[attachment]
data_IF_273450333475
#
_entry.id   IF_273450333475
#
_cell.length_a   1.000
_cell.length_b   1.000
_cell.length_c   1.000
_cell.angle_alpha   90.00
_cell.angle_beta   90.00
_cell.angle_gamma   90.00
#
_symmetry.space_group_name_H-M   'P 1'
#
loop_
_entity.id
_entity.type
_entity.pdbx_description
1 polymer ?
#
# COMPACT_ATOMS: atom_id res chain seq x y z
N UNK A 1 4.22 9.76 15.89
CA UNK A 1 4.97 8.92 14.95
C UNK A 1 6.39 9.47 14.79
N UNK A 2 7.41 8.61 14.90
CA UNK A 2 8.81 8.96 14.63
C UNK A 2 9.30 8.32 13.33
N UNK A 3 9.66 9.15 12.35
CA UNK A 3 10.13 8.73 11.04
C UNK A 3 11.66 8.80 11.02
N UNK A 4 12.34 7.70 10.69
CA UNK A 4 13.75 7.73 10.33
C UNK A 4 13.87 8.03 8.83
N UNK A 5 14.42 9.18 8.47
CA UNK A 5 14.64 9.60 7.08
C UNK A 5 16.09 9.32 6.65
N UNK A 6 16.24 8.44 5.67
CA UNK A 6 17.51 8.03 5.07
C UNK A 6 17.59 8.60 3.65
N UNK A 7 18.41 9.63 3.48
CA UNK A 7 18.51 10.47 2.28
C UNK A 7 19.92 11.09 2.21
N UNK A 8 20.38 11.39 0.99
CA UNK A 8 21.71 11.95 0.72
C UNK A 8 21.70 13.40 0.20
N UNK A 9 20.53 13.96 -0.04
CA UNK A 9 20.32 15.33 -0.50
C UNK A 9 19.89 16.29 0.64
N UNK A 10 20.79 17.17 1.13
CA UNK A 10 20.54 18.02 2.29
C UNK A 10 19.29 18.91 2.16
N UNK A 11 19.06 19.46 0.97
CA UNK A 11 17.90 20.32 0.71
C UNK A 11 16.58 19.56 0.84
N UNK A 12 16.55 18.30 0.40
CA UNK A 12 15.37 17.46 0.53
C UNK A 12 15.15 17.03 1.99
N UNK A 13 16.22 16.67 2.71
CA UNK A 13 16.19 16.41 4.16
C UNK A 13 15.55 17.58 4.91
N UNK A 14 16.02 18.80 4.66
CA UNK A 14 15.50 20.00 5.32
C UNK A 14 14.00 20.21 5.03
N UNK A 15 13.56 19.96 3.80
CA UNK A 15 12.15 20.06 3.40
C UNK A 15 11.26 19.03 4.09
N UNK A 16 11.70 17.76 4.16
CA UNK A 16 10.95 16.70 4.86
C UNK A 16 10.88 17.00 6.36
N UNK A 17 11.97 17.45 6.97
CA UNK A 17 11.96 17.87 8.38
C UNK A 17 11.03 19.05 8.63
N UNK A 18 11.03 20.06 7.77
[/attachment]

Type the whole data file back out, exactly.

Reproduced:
data_IF_273450333475
#
_entry.id   IF_273450333475
#
_cell.length_a   1.000
_cell.length_b   1.000
_cell.length_c   1.000
_cell.angle_alpha   90.00
_cell.angle_beta   90.00
_cell.angle_gamma   90.00
#
_symmetry.space_group_name_H-M   'P 1'
#
loop_
_entity.id
_entity.type
_entity.pdbx_description
1 polymer ?
#
# COMPACT_ATOMS: atom_id res chain seq x y z
N UNK A 1 4.22 9.76 15.89
CA UNK A 1 4.97 8.92 14.95
C UNK A 1 6.39 9.47 14.79
N UNK A 2 7.41 8.61 14.90
CA UNK A 2 8.81 8.96 14.63
C UNK A 2 9.30 8.32 13.33
N UNK A 3 9.66 9.15 12.35
CA UNK A 3 10.13 8.73 11.04
C UNK A 3 11.66 8.80 11.02
N UNK A 4 12.34 7.70 10.69
CA UNK A 4 13.75 7.73 10.33
C UNK A 4 13.87 8.03 8.83
N UNK A 5 14.42 9.18 8.47
CA UNK A 5 14.64 9.60 7.08
C UNK A 5 16.09 9.32 6.65
N UNK A 6 16.24 8.44 5.67
CA UNK A 6 17.51 8.03 5.07
C UNK A 6 17.59 8.60 3.65
N UNK A 7 18.41 9.63 3.48
CA UNK A 7 18.51 10.47 2.28
C UNK A 7 19.92 11.09 2.21
N UNK A 8 20.38 11.39 0.99
CA UNK A 8 21.71 11.95 0.72
C UNK A 8 21.70 13.40 0.20
N UNK A 9 20.53 13.96 -0.04
CA UNK A 9 20.32 15.33 -0.50
C UNK A 9 19.89 16.29 0.64
N UNK A 10 20.79 17.17 1.13
CA UNK A 10 20.54 18.02 2.29
C UNK A 10 19.29 18.91 2.16
N UNK A 11 19.06 19.46 0.97
CA UNK A 11 17.90 20.32 0.71
C UNK A 11 16.58 19.56 0.84
N UNK A 12 16.55 18.30 0.40
CA UNK A 12 15.37 17.46 0.53
C UNK A 12 15.15 17.03 1.99
N UNK A 13 16.22 16.67 2.71
CA UNK A 13 16.19 16.41 4.16
C UNK A 13 15.55 17.58 4.91
N UNK A 14 16.02 18.80 4.66
CA UNK A 14 15.50 20.00 5.32
C UNK A 14 14.00 20.21 5.03
N UNK A 15 13.56 19.96 3.80
CA UNK A 15 12.15 20.06 3.40
C UNK A 15 11.26 19.03 4.09
N UNK A 16 11.70 17.76 4.16
CA UNK A 16 10.95 16.70 4.86
C UNK A 16 10.88 17.00 6.36
N UNK A 17 11.97 17.45 6.97
CA UNK A 17 11.96 17.87 8.38
C UNK A 17 11.03 19.05 8.63
N UNK A 18 11.03 20.06 7.77